Yesterday, both the Obama administration and the Congressional Budget Office (CBO) released new, ten-year projections of the federal receipts, spending, deficits, and debt. The administration’s Mid-Session Review (available here) provides an updated forecast of what executive branch scorekeepers think will happen if the Obama budget plan is adopted in full. CBO’s forecast looks at federal revenue and spending over the coming decade assuming no changes from current law. Both documents, despite their different premises, point toward a fast-approaching fiscal crisis.
According to CBO, the federal budget deficit will approach $1.6 trillion in 2009 and $1.4 trillion in 2010. That’s $3 trillion in new borrowing in just two years. The country accumulated $5.8 trillion of government debt from 1789 to 2008.
According to the Administration’s own numbers, the Obama budget plan would push the debt burden to more than $17 trillion by the end of 2019. Total spending in the Obama budget would reach $5.3 trillion in 2019, or $2.4 trillion more than was spent in 2008 — almost doubling the size of government in a decade. And that doesn’t even include the health-care plan, which the administration assumes will be “budget neutral.” Piling up debt at this kind of rate is not sustainable, to put it mildly. Sooner or later, and probably sooner, something will give. More than likely, a time will come when the U.S. government will no longer be able to borrow money at preferential rates. Interest rates will go up, growth will slow, and unemployment will rise. At that point, there will be no choice but to embark on a painful period of austerity and pronounced fiscal contraction.
The Obama team made a strategic decision at the beginning of this year to focus first on passing a governmental takeover of health care and climate change legislation. Any effort to close the widening budget deficit was put off until 2010, at the earliest. The thinking was that the health care and climate change bills would be so controversial that they could only pass in the president’s first months in office, and they are what the Democratic left most wants to see enacted during the Obama era. Moreover, the health care plan, in the administration’s view, would lay the predicate for future deficit reduction because it would hand over to the federal government new levers to pull to keep costs down in the future. Or so they thought.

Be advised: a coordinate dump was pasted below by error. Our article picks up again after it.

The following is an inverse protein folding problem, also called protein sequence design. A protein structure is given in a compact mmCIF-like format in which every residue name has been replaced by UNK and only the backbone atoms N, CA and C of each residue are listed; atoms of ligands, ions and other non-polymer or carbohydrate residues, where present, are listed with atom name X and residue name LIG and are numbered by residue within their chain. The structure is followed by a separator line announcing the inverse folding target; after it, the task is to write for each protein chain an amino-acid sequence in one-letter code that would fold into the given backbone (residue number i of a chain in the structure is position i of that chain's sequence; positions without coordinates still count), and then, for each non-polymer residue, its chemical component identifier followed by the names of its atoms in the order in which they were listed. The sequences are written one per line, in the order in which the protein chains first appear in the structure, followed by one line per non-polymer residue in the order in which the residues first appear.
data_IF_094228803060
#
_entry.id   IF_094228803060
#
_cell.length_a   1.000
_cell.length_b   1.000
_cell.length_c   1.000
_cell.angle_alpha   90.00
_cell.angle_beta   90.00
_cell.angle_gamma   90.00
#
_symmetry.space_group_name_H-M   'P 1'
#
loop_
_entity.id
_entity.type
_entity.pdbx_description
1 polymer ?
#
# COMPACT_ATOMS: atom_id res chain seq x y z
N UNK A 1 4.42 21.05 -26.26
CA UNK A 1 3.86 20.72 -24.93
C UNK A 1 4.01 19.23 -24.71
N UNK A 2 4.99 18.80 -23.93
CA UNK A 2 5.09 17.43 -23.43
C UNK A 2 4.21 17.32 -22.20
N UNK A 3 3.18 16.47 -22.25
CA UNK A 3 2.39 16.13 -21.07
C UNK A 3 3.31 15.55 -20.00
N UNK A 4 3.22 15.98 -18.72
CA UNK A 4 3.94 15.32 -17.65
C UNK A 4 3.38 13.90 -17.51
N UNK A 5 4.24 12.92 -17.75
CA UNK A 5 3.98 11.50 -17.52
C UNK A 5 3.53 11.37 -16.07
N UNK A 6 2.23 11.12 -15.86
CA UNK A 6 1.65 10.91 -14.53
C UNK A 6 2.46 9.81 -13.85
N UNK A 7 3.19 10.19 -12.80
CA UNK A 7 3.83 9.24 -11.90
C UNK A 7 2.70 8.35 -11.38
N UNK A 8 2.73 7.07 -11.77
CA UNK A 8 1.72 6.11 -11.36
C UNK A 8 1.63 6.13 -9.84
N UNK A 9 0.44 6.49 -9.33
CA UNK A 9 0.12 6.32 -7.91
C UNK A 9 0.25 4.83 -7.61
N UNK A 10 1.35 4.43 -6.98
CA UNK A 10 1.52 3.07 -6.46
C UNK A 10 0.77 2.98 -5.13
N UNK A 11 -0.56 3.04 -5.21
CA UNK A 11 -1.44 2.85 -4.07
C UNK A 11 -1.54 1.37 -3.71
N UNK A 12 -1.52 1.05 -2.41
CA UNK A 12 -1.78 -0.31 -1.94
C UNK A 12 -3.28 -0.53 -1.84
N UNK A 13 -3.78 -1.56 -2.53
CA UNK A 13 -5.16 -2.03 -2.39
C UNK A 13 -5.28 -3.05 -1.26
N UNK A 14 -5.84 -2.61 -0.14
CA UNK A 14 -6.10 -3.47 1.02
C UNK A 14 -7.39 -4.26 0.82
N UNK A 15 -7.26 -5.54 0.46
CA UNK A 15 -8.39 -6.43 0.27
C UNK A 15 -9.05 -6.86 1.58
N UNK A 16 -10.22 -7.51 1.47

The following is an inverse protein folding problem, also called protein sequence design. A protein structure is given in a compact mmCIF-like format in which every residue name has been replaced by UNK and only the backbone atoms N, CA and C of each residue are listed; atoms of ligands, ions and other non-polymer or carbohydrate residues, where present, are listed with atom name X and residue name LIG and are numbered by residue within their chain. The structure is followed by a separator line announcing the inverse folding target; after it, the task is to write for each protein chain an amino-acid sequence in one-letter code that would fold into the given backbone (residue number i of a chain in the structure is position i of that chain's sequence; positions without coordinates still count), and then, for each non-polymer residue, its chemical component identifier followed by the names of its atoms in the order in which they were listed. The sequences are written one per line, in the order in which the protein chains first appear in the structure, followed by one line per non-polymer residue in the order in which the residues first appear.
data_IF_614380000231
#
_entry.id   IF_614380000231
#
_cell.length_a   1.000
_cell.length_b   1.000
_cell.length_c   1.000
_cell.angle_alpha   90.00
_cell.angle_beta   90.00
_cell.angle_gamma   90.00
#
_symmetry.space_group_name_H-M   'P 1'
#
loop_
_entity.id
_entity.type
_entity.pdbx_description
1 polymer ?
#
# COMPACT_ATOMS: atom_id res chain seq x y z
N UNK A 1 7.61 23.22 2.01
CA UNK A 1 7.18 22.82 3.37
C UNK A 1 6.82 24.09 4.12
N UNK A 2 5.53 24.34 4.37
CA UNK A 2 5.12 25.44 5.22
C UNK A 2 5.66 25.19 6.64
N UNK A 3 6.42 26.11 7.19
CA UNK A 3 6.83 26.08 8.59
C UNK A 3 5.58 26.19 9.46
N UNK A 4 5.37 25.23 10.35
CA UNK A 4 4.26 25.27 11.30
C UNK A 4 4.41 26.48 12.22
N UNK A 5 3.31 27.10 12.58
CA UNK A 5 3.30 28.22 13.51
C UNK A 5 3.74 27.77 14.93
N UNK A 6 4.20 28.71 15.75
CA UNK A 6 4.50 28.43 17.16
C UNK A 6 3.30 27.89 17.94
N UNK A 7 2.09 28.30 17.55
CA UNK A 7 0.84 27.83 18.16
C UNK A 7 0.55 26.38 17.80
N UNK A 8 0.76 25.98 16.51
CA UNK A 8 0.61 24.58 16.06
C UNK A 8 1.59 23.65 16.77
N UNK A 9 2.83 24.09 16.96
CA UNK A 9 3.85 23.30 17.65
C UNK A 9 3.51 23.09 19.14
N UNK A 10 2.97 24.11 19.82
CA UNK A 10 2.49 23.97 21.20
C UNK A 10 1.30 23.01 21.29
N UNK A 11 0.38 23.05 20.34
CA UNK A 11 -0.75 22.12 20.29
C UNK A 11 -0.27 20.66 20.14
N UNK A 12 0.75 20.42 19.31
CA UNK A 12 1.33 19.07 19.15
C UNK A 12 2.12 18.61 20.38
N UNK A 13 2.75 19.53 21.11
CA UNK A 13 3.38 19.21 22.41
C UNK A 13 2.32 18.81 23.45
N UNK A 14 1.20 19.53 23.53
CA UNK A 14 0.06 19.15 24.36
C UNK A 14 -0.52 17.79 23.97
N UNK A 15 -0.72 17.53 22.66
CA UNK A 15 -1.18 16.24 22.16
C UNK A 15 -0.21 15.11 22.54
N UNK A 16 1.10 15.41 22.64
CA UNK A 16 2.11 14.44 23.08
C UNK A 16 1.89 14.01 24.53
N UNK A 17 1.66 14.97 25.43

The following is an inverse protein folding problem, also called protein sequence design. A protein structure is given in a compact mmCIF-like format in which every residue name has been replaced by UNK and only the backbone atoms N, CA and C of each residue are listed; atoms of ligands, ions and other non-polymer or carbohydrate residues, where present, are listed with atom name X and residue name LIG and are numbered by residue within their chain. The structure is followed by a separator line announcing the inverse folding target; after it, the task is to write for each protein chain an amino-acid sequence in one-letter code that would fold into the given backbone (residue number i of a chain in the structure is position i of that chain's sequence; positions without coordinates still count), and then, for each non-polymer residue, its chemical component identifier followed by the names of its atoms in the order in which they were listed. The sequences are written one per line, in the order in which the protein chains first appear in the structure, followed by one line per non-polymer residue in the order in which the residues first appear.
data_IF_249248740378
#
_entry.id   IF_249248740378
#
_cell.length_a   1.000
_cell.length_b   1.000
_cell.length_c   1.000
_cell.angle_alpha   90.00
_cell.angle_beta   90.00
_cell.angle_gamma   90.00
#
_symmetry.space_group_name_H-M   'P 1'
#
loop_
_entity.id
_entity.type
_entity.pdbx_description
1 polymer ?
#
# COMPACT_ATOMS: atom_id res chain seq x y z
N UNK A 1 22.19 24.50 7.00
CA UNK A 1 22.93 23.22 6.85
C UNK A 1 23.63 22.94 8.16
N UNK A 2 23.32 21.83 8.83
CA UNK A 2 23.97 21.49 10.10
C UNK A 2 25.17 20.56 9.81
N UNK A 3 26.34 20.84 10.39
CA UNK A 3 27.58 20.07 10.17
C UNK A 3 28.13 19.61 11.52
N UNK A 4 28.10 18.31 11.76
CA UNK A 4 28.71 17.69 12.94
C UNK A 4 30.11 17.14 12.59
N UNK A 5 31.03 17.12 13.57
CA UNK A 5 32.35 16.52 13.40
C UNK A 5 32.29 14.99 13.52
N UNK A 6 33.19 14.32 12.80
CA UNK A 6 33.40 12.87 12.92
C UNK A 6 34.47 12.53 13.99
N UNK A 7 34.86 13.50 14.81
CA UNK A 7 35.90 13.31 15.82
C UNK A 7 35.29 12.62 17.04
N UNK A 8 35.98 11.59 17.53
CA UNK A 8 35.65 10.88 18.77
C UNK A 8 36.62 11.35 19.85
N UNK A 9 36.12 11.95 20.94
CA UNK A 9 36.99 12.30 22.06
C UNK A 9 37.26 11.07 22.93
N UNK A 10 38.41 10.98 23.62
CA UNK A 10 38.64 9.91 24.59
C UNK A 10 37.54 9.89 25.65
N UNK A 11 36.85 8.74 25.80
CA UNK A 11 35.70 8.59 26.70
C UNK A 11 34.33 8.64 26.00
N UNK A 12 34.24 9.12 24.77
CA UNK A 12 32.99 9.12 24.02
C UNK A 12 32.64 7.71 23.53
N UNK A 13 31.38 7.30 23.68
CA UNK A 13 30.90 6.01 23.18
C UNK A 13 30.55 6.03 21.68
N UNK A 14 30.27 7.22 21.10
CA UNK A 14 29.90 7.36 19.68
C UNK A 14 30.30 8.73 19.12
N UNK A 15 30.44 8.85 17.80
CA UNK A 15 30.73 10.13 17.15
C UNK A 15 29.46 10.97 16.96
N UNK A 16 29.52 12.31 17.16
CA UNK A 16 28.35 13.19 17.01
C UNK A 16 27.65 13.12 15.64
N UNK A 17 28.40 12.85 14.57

Things certainly look very different today than they did in January. The Obama administration has no credible plan to slow the pace of rising health care costs, and never really did. The health care plans emerging in Congress would add a new runaway entitlement program on top of the ones already on the books and substantially worsen both the near-term and long-term budget outlook. Beyond health care, the administration has not offered anything resembling a credible government reform or deficit-cutting plan. Recent suggestions by Treasury Secretary Timothy Geithner and National Economic Council Director Larry Summers that a large tax increase may be needed were quickly shot down by the White House.
So what’s the game plan? The federal government is rushing headlong toward a fiscal crisis that could seriously harm the U.S economy. The president has spent much of his political capital this year promising that health care reform would be tantamount to entitlement and budget reform because it would “bend the cost-curve.” Now that that contention has been thoroughly discredited, it appears the administration has no coherent plan B to get our fiscal house in order. Moreover, even if they did have such a plan, it’s not at all clear that the current Congress could or would pass the highly controversial tax increases and defense cuts that this very conventional Democratic president would almost certainly be pushing.
The first priority of a new president should be to make sure his administration has the capacity to govern. That means cultivating a reliable political coalition that can keep the trains from running off of the rails. President Obama has put at risk his ability to get the hard but necessary things done by pursuing an ultra-liberal agenda that will exacerbate the budgetary problems he should have been most concerned about during his first year. As a result, his entire agenda is now seriously at risk as fiscal reality pushes the federal government toward a massive course correction.